The song was recorded on 29 June 1985 at Westside studios in London, where Bowie was working on two songs for the soundtrack to the movie Absolute Beginners. Musicians included Steve Nieve, keyboard player with Elvis Costello And The Attractions and drummer Neil Conti of Prefab Sprout.

Conti remembered the difference between the two superstars in the studio: "Bowie was, as always, very polite, a real gentleman. Mick doesn’t bother with politeness, he’s more the like the mad leader of the gang, shouting out ideas to the troops."

A rough version of the track was completed in four hours, then it was time for Bowie and Jagger to make the infamous video. They were hurried to the Millennium Mills in London's Docklands to work swiftly with director David Mallett, who Bowie had collaborated with on the ground-breaking Ashes To Ashes video.

Mallett kept it simple: the performers improvised some moves, with Mick throwing out some of his best Jaggerisms. This prompted Bowie - dressed in a jumpsuit and long raincoat - to play up to the cameras too.

It's this playful irreverence that causes many people to cringe. Two hugely-successful musicians that influenced successive generations are captured looking like embarrassing dads. The video ends with Mallett's camera zooming in on Bowie and Jaggers' arses, waggling in unison. But, by the end of a thirteen hour period, the single was recorded and the video made.

On the day of Live Aid, comedian Chevy Chase introduced the video from Philadelphia following Queen's momentous set from London. The clip was taken in the spirit in which the song was created: to raise awareness, to create a moment that would hopefully people to donate to the Live Aid charity to help alleviate famine in Africa. However, the tone of the Dancing In The Street video jarred with Bowie's own live set, which he cut short to play the video of The Cars' Drive, which had been set to images of the Ethiopian famine.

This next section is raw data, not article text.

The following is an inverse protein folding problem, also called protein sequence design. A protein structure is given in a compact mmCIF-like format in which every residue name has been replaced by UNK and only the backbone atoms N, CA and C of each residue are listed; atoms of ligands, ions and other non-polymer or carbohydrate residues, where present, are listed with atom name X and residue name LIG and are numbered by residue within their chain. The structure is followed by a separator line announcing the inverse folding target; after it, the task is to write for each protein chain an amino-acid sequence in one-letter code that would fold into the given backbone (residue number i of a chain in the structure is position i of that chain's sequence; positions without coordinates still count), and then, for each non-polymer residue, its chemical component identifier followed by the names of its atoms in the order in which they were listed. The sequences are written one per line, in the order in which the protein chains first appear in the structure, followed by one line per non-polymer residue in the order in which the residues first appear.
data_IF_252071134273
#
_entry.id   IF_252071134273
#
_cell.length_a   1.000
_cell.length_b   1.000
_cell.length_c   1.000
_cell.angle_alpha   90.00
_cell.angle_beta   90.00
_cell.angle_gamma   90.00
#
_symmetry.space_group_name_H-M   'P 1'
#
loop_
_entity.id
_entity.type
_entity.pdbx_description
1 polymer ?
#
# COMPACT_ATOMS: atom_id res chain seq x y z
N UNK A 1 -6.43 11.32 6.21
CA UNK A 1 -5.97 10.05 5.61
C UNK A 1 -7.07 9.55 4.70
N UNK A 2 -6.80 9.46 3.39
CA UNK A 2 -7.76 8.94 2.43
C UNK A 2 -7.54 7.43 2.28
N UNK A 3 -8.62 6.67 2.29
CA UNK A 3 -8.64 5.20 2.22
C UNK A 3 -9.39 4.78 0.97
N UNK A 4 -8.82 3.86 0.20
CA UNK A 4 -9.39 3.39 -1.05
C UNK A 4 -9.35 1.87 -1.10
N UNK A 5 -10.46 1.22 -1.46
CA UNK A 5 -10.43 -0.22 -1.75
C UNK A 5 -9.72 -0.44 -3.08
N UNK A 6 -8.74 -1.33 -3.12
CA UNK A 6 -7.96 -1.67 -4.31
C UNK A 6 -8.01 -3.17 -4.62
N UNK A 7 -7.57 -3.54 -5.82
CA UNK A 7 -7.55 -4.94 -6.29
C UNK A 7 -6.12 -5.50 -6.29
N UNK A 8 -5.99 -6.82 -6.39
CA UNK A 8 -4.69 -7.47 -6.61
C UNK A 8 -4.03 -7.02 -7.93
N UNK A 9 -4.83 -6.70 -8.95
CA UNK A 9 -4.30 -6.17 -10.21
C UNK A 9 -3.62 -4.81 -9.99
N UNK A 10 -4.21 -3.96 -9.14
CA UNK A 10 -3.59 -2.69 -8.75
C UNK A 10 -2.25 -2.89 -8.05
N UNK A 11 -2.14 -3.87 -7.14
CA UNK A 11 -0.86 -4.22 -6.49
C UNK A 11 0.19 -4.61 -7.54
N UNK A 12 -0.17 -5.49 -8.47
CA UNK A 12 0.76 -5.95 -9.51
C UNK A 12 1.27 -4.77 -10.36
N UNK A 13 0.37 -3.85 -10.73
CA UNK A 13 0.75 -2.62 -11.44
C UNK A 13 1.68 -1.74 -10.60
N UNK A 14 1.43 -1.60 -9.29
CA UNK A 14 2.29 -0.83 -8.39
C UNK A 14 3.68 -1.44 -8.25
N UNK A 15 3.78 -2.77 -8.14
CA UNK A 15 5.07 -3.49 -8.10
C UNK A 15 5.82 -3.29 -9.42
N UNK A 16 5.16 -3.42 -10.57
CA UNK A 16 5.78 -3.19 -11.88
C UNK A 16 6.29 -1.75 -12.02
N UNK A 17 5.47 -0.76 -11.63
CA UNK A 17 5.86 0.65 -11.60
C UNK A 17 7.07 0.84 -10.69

David Bowie performing at the Live Aid concert at Wembley Stadium in London, 13th July 1985. T
David Bowie performing at the Live Aid concert at Wembley Stadium in London, 13th July 1985. T. Picture: Georges De Keerle/Getty Images

Needless to say, when Dancing In the Street was issued as a single on 12 August, it went to Number 1 in the UK, Ireland, Netherlands, Spain and Canada. The US weren't so sure - it only made Number 7 in the Billboard Top 100. As Peter Grffin's opinion demonstrates, maybe the American audience were put off by the undignified capering of the video. It's an opinion shared around the world and through the years: Guardian readers voted it the Worst Music Video Of All Time, while the NME placed it at No 12 in their 50 Worst Videos list - only marginally worse than Nickelback's Rockstar. Ouch.

But we shouldn't be too harsh on Dancing In The Street. As John Regan, who played bass on the song, notes, Jagger's energy was driven by the power of the music. "As I was laying down the bass track I could see Mick dancing around the studio, just getting into the music as if he were onstage," he told Songfacts in 2016. "It hit home how much Jagger was moved by the power of the song, and how sincere his love of music must be."

When YouTube prankesters created a "silent" version of the Dancing In The Street video that removed all the music and vocals and just left in some fake squaks, shuffles and the odd grunt apparently coming from the performers, one of the clip's biggest fans was none other than David Bowie himself. Guitarist Ben Monder, who played on Bowie's final album, Blackstar, recalled: "He thought that was hilarious and would just have us watch the whole thing."

The one live performance of Dancing In The Street by Mick Jagger and David Bowie, at the Prince's Trust 10th anniversary gig in 1986: